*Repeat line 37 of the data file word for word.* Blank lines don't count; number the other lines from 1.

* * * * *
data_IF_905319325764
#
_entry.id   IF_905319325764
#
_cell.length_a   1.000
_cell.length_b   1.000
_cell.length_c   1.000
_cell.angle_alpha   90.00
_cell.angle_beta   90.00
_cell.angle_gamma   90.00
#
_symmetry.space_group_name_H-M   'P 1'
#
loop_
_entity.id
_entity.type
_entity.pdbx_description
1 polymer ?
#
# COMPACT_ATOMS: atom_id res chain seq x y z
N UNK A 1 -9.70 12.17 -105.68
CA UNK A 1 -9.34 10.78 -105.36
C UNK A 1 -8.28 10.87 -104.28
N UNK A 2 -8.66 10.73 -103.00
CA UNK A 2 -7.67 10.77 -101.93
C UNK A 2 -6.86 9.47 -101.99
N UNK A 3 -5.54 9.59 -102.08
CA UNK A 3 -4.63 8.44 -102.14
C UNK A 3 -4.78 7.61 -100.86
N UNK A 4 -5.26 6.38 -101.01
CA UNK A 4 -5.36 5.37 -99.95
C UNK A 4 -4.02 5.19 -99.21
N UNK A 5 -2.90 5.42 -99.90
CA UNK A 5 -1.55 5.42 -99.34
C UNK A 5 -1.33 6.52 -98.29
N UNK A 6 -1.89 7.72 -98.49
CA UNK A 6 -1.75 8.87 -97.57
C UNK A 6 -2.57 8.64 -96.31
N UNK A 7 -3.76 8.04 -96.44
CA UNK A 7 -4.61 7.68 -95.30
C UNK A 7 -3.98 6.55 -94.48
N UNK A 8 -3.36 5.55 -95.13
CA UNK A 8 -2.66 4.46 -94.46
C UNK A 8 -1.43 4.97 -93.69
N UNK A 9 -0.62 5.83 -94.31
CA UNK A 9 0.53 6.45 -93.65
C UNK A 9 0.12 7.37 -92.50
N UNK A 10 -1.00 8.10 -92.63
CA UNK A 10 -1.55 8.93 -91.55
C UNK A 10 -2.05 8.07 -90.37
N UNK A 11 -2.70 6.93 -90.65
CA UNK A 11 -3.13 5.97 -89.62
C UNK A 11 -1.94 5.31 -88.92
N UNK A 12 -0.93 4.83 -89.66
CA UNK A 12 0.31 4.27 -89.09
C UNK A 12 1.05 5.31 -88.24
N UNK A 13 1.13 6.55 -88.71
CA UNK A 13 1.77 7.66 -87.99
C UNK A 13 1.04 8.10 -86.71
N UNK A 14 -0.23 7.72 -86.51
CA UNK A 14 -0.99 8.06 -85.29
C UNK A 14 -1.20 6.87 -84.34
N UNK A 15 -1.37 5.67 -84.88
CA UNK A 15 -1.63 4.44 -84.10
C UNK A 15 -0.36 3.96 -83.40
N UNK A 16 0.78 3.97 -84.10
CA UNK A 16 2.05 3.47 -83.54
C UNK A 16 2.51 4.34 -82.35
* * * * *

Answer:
CA UNK A 6 -1.75 8.87 -97.57